But if retailers are banking their livelihood on selling a product that has been medically proven to cause serious health issues, including death, then that’s the risk they take. It’s our hope a combination of both raising the cigarette excise tax and educating users on the health risks will eventually lower the smoking rate to more acceptable levels. A tax increase is just another step in that direction.

(32) comments

Comment deleted.

You must be under 25 rzak or you would remember when Republicans complained bitterly about the Dems killing Gov. Erhlich's idea to bring casino gambling to MD only to enact it themselves after MOM became guv. Casino gambling in MD = Republican idea. Now what were you saying about it destroying families?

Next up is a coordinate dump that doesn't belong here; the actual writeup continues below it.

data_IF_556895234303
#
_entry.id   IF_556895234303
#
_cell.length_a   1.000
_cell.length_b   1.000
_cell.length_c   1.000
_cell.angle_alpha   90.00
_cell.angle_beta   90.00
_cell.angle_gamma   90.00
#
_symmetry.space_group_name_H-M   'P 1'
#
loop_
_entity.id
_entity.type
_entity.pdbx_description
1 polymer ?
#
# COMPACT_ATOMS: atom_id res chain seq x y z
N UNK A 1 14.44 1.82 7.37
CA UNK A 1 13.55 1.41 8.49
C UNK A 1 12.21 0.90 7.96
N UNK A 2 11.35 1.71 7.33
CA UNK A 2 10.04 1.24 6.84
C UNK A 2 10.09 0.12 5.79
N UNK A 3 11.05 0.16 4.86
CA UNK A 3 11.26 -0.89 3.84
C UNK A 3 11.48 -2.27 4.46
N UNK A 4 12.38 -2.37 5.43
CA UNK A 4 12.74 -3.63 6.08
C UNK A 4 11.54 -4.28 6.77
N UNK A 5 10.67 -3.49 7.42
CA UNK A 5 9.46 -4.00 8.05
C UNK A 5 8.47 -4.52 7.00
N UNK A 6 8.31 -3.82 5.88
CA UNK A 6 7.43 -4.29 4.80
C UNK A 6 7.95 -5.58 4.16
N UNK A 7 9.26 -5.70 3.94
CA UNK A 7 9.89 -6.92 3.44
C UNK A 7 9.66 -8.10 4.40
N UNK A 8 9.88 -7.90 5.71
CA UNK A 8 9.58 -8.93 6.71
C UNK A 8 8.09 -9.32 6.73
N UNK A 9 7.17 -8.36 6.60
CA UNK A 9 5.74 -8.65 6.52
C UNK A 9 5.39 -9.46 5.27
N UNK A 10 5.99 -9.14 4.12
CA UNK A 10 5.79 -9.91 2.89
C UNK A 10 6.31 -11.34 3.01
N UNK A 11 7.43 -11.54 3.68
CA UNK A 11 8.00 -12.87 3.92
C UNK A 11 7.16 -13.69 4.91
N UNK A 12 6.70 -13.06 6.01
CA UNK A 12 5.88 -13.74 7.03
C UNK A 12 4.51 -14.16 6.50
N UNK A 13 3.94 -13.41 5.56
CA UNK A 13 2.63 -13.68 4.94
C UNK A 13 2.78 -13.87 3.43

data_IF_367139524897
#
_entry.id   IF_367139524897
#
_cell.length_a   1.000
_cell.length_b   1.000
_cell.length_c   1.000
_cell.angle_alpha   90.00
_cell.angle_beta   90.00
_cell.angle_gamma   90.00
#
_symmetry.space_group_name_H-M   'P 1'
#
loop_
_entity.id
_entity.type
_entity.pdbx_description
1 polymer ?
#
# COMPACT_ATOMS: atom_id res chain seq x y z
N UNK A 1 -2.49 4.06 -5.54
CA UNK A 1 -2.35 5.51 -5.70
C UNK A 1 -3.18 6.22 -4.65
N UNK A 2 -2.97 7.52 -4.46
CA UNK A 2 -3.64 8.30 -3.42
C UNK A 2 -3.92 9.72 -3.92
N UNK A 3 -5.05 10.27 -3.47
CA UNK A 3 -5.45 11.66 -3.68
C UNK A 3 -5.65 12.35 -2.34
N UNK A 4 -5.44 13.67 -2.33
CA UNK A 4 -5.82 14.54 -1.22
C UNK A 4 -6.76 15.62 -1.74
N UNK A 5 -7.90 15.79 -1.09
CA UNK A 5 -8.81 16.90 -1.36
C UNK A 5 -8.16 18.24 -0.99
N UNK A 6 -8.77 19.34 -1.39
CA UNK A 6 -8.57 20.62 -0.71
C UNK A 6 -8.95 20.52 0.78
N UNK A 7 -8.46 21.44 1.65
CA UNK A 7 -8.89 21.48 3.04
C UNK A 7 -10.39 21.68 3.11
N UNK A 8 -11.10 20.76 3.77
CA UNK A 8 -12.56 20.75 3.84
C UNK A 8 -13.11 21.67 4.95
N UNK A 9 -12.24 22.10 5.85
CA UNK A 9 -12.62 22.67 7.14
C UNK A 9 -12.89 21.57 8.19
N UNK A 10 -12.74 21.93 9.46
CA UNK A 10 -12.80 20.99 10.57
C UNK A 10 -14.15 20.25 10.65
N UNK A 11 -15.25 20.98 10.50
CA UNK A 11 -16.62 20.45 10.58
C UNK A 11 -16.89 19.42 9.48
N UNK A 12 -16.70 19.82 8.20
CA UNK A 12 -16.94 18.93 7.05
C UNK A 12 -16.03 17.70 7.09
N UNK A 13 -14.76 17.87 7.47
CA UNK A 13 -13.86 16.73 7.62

Raising taxes on cigarettes has not and will not deter smoking. I'd like to know why they think people have quit due to the high price (taxes). I mean....I haven't met even one person who said they quit because they couldn't afford it. Most people I know do not and will not buy cigarettes in MD. They go out of state....Delaware, Virginia, West Virginia....to buy their smokes. All MD is doing with adding more tax is making sure that these neighbor states rake in all those tax dollars. Don't make the mistake of thinking that people are quitting just becuase cigarette sales have gone down in MD. After all, I can quarantee you that cigarette sales have soared in Virginia and West Virginia.


Correct. it's not about getting people to quit just like red light cameras are not about safety... Both are about money, plain and simple.... otherwise they would be doing things to help people quit not just milk them because they have an addition problem...